equipment in urban, high density areas.


Despite these difficulties, both companies will execute traces for either of two
purposes. First, if a customer regularly receives annoying calls and less
burdensome measures fail to stop the calls, the company will try to trace the
calls and identify the caller. They provide this service free of charge. Second, a
craftsman occasionally will use a trace to locate a defect on a particular line.


A pen register imposes substantially less of a burden on the telephone

company. The company only must identify the pair of wires that serve a
particular telephone, direct law enforcement officers to a place where they can
obtain a connection with these wires, and lease a line that permits the officers to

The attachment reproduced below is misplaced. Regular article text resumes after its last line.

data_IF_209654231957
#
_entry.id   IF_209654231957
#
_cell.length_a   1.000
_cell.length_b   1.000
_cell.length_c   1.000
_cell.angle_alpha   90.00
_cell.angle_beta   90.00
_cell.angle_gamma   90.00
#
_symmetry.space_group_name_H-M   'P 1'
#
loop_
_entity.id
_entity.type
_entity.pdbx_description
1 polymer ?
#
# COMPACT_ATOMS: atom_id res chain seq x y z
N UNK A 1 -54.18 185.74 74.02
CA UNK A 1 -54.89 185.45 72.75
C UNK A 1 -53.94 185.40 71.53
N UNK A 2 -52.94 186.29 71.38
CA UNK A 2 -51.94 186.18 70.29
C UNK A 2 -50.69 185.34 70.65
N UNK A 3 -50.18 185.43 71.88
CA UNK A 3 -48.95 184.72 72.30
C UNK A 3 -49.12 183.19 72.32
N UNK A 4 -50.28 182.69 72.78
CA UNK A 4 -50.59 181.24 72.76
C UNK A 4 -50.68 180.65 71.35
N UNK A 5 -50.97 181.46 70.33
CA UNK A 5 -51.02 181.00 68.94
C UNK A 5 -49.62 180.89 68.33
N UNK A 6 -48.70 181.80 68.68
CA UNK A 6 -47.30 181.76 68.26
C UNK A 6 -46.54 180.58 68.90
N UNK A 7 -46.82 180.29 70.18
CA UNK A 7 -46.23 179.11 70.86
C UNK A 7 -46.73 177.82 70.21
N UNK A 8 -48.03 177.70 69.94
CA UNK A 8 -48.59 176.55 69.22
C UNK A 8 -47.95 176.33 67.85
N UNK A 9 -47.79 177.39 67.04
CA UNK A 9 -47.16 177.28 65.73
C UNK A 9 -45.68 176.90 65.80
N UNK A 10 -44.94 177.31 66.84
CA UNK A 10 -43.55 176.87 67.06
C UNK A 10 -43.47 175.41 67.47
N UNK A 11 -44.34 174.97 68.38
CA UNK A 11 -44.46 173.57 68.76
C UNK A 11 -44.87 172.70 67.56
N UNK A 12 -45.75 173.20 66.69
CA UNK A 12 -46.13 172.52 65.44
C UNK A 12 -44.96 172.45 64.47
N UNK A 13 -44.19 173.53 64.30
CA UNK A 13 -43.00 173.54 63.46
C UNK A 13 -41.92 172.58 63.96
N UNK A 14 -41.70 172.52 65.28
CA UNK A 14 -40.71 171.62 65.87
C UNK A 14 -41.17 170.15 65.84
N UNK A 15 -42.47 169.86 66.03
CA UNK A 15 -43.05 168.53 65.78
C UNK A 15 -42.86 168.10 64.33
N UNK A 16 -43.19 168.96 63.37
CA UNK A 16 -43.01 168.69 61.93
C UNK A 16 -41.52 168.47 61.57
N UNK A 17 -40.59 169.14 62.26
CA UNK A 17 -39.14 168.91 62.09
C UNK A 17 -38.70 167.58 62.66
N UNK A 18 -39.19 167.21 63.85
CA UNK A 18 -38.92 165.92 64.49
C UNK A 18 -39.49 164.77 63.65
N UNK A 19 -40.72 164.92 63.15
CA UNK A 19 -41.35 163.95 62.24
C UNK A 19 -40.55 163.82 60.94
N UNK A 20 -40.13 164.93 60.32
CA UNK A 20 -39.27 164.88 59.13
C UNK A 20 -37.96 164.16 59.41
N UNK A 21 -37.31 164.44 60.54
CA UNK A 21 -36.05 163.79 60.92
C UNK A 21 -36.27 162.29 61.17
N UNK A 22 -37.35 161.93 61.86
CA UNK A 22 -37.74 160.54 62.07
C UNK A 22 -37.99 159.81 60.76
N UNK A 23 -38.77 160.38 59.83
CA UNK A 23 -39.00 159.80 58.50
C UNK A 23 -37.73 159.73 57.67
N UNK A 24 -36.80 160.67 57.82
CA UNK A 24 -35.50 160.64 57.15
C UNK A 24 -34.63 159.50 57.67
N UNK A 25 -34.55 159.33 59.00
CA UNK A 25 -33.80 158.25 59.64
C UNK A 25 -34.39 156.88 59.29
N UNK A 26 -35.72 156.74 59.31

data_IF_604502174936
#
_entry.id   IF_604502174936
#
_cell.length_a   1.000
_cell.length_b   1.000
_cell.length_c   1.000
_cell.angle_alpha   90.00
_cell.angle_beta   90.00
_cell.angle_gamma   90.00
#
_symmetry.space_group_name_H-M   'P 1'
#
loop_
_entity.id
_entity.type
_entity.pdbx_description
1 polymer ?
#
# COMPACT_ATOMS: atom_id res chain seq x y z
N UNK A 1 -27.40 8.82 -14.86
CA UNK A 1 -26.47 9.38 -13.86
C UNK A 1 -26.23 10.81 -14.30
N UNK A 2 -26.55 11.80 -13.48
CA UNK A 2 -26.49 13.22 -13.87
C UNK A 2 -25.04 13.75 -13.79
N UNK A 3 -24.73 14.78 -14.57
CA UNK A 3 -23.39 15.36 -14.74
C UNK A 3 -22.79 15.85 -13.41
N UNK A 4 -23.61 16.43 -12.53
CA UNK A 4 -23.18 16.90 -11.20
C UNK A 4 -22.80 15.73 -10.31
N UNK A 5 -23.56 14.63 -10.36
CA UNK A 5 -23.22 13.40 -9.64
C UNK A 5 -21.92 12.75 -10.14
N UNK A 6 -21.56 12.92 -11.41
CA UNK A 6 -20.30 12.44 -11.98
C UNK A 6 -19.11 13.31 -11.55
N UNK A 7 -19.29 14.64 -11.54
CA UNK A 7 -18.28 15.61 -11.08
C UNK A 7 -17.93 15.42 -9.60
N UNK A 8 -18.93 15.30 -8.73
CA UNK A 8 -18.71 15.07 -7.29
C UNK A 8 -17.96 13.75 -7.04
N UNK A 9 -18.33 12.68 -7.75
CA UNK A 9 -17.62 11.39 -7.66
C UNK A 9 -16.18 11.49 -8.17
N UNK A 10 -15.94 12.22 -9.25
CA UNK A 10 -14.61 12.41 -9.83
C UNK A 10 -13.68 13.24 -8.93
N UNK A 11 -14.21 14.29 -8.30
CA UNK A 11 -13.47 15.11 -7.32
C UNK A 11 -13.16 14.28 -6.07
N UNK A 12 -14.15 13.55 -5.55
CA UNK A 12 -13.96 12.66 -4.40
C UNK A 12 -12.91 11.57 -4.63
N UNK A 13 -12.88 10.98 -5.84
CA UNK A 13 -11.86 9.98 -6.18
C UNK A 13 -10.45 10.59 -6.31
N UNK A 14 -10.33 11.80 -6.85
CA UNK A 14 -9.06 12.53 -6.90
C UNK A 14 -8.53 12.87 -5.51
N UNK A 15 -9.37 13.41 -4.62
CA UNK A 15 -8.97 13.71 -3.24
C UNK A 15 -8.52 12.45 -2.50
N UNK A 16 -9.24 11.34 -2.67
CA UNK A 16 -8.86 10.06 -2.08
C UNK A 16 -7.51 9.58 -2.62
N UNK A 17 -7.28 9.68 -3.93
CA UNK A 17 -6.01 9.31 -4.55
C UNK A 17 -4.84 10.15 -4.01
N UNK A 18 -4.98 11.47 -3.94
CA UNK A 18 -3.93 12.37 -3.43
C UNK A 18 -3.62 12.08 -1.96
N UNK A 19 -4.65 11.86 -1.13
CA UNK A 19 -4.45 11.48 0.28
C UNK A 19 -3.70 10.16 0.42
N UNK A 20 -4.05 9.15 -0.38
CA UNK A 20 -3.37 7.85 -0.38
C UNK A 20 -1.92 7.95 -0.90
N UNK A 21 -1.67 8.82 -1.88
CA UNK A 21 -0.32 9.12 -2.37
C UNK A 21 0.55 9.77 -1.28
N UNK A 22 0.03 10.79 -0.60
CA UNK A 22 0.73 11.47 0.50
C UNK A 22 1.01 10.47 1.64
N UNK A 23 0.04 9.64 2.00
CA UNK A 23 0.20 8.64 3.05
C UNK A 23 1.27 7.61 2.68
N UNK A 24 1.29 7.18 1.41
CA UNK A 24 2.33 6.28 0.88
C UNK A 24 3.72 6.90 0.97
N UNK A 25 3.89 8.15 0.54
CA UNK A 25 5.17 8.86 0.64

install and operate a pen register at a remote location. The telephone company
does not have to supply or operate any equipment of its own.


In each of the three cases now before us, the burden of tracing turned out to be
not nearly as great as it might have been. With regard to the first Pennsylvania
Bell order and the New Jersey Bell order, the central offices that served the
telephones receiving the traced calls used ESS equipment. In neither case were
the companies called upon to execute a trace beyond those central offices. The
second Pennsylvania Bell order, by its own terms, called only for use of ESS
equipment. Therefore, the telephone companies were required to execute
nothing more burdensome than simple computer runs.


These cases might appear to be moot since the telephone companies have fully